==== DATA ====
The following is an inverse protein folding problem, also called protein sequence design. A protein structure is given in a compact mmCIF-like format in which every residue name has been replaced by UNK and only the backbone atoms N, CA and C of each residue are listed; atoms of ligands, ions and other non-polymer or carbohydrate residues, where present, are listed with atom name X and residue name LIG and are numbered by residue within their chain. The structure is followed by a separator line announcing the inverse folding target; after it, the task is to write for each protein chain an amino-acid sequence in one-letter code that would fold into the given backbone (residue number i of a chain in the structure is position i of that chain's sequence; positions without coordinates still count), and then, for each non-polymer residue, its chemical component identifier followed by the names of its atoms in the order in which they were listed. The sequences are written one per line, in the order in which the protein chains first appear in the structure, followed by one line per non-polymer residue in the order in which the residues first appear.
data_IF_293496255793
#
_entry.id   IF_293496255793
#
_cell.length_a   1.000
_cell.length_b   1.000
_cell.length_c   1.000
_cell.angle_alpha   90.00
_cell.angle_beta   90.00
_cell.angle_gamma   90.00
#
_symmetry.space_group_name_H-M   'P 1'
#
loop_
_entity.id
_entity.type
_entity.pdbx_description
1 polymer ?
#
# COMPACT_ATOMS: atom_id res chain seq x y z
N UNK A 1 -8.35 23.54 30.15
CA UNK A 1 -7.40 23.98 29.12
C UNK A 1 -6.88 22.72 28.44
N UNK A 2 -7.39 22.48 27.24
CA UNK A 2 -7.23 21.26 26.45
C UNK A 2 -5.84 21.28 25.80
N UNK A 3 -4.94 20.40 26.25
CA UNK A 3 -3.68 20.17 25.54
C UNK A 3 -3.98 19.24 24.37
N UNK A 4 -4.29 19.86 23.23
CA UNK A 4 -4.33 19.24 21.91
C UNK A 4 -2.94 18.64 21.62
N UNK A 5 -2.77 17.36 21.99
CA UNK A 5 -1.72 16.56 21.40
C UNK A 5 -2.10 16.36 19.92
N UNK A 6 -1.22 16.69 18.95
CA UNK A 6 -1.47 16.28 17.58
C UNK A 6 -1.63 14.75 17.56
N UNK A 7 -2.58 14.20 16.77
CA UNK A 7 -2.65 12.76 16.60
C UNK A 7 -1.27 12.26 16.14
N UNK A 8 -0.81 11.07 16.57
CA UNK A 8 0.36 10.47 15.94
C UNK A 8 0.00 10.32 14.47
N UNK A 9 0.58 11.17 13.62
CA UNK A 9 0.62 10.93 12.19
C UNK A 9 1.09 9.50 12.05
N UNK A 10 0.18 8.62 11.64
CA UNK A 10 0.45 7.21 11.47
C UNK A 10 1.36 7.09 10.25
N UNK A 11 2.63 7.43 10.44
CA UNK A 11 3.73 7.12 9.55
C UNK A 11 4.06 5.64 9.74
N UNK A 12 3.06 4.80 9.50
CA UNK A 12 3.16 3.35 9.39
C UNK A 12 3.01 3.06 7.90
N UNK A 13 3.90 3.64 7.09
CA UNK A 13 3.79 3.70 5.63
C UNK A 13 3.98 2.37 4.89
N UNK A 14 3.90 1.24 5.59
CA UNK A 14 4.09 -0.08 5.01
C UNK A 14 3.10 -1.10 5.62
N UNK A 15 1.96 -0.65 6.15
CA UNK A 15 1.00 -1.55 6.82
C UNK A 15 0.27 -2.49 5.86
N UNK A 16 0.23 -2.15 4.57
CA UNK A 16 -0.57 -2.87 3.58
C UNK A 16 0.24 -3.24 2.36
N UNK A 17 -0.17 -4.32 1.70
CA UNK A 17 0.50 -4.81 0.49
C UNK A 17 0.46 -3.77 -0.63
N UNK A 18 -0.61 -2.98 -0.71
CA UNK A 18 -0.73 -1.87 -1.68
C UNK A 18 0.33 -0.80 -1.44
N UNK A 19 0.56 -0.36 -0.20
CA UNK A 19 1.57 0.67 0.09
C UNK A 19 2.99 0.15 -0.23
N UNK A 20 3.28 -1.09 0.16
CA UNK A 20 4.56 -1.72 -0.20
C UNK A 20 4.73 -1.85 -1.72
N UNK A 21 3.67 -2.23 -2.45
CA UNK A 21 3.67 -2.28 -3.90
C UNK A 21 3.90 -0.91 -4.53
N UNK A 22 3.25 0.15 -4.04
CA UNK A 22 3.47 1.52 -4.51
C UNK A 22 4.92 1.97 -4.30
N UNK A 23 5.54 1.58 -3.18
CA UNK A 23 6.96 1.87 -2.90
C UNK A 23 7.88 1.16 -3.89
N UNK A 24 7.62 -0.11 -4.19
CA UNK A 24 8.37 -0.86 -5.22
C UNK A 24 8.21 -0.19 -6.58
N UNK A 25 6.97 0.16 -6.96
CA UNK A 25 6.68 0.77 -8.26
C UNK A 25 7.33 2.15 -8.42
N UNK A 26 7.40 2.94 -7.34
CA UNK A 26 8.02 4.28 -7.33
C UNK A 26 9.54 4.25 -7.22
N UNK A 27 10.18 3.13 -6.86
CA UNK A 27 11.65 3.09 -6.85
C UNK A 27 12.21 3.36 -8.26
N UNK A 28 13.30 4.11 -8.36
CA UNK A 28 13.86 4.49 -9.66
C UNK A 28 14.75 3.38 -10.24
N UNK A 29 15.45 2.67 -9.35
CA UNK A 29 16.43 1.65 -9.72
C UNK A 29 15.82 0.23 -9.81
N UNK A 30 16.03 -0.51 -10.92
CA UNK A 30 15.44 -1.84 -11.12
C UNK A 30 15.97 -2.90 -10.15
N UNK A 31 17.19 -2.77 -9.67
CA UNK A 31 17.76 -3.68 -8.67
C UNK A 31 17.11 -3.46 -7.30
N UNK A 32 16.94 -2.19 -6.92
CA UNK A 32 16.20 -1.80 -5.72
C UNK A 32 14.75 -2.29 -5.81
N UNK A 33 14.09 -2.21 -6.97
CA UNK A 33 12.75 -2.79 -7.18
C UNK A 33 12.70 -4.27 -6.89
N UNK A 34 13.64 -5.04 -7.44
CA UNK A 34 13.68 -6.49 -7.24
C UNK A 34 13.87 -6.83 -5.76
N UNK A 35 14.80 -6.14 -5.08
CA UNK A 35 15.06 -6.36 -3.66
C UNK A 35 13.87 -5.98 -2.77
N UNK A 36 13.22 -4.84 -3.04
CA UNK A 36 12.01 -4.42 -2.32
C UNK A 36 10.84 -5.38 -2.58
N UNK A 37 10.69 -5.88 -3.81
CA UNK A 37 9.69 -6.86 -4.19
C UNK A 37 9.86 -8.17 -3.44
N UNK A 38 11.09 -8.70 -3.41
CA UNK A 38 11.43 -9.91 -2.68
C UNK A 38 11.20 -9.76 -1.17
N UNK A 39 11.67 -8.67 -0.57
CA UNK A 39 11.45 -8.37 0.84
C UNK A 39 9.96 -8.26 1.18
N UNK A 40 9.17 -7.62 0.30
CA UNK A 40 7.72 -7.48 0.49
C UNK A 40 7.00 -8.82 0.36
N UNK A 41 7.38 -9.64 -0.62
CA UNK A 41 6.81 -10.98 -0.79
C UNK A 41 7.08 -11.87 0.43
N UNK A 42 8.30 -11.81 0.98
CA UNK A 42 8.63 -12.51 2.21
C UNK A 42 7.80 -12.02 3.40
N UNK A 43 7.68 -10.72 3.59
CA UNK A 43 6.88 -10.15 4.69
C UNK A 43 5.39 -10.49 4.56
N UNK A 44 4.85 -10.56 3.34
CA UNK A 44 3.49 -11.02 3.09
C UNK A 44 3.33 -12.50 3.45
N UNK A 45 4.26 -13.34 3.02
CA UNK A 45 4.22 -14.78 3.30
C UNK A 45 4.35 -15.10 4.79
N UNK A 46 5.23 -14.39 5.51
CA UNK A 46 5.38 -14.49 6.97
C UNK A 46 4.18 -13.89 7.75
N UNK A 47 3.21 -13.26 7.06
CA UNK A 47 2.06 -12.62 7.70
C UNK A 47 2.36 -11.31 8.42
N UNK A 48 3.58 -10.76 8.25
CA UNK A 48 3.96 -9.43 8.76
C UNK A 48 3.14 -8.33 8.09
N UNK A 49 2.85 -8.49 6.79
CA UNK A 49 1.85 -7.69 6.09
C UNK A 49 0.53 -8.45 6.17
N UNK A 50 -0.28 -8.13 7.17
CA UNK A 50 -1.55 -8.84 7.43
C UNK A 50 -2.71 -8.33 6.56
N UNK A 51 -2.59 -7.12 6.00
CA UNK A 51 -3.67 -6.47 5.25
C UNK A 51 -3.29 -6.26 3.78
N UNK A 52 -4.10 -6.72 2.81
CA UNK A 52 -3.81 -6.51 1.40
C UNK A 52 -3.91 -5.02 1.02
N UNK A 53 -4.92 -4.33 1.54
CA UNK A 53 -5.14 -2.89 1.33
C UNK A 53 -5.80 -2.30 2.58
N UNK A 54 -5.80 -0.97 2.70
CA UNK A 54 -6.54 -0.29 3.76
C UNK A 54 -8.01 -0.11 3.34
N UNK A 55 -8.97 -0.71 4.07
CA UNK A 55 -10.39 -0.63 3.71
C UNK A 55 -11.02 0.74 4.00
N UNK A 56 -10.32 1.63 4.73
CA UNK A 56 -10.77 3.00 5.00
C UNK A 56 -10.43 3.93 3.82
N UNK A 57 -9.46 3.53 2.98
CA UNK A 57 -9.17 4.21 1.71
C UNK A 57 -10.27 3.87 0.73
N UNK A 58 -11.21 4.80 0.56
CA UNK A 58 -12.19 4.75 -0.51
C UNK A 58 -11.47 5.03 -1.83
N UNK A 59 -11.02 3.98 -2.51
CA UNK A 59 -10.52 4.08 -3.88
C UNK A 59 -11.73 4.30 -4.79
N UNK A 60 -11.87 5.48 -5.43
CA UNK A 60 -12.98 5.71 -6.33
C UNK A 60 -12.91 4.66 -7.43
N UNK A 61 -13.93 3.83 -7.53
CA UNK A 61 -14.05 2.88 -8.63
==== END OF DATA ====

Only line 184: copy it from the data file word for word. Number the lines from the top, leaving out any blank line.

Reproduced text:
N UNK A 55 -8.97 -0.71 4.07